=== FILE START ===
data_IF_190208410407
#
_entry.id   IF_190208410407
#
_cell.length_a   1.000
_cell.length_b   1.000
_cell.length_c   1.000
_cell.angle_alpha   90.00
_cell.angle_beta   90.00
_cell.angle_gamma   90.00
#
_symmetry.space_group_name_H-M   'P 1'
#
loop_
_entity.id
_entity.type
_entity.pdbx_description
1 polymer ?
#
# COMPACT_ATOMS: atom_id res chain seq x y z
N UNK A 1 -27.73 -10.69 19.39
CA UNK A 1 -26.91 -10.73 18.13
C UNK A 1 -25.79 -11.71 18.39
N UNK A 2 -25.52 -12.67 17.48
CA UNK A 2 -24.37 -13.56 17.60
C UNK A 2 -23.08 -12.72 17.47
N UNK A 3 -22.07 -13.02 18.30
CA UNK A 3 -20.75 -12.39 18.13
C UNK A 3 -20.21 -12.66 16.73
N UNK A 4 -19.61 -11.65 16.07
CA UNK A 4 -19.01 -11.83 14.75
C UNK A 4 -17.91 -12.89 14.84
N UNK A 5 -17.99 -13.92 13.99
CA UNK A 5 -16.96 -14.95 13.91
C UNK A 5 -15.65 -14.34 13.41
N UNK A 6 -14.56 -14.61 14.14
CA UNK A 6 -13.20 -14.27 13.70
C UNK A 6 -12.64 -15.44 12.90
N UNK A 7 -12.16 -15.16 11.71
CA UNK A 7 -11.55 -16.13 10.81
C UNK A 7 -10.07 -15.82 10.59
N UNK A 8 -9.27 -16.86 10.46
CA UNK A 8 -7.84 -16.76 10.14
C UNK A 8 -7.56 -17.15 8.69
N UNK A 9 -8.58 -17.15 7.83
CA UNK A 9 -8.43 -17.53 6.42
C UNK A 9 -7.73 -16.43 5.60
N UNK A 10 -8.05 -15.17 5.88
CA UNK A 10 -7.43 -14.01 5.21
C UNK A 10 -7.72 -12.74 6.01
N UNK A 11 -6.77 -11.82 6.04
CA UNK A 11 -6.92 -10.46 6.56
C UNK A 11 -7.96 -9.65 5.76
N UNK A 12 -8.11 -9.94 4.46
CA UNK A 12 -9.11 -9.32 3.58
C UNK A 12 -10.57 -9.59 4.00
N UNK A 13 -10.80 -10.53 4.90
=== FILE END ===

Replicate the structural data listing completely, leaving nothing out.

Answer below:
data_IF_190208410407
#
_entry.id   IF_190208410407
#
_cell.length_a   1.000
_cell.length_b   1.000
_cell.length_c   1.000
_cell.angle_alpha   90.00
_cell.angle_beta   90.00
_cell.angle_gamma   90.00
#
_symmetry.space_group_name_H-M   'P 1'
#
loop_
_entity.id
_entity.type
_entity.pdbx_description
1 polymer ?
#
# COMPACT_ATOMS: atom_id res chain seq x y z
N UNK A 1 -27.73 -10.69 19.39
CA UNK A 1 -26.91 -10.73 18.13
C UNK A 1 -25.79 -11.71 18.39
N UNK A 2 -25.52 -12.67 17.48
CA UNK A 2 -24.37 -13.56 17.60
C UNK A 2 -23.08 -12.72 17.47
N UNK A 3 -22.07 -13.02 18.30
CA UNK A 3 -20.75 -12.39 18.13
C UNK A 3 -20.21 -12.66 16.73
N UNK A 4 -19.61 -11.65 16.07
CA UNK A 4 -19.01 -11.83 14.75
C UNK A 4 -17.91 -12.89 14.84
N UNK A 5 -17.99 -13.92 13.99
CA UNK A 5 -16.96 -14.95 13.91
C UNK A 5 -15.65 -14.34 13.41
N UNK A 6 -14.56 -14.61 14.14
CA UNK A 6 -13.20 -14.27 13.70
C UNK A 6 -12.64 -15.44 12.90
N UNK A 7 -12.16 -15.16 11.71
CA UNK A 7 -11.55 -16.13 10.81
C UNK A 7 -10.07 -15.82 10.59
N UNK A 8 -9.27 -16.86 10.46
CA UNK A 8 -7.84 -16.76 10.14
C UNK A 8 -7.56 -17.15 8.69
N UNK A 9 -8.58 -17.15 7.83
CA UNK A 9 -8.43 -17.53 6.42
C UNK A 9 -7.73 -16.43 5.60
N UNK A 10 -8.05 -15.17 5.88
CA UNK A 10 -7.43 -14.01 5.21
C UNK A 10 -7.72 -12.74 6.01
N UNK A 11 -6.77 -11.82 6.04
CA UNK A 11 -6.92 -10.46 6.56
C UNK A 11 -7.96 -9.65 5.76
N UNK A 12 -8.11 -9.94 4.46
CA UNK A 12 -9.11 -9.32 3.58
C UNK A 12 -10.57 -9.59 4.00
N UNK A 13 -10.80 -10.53 4.90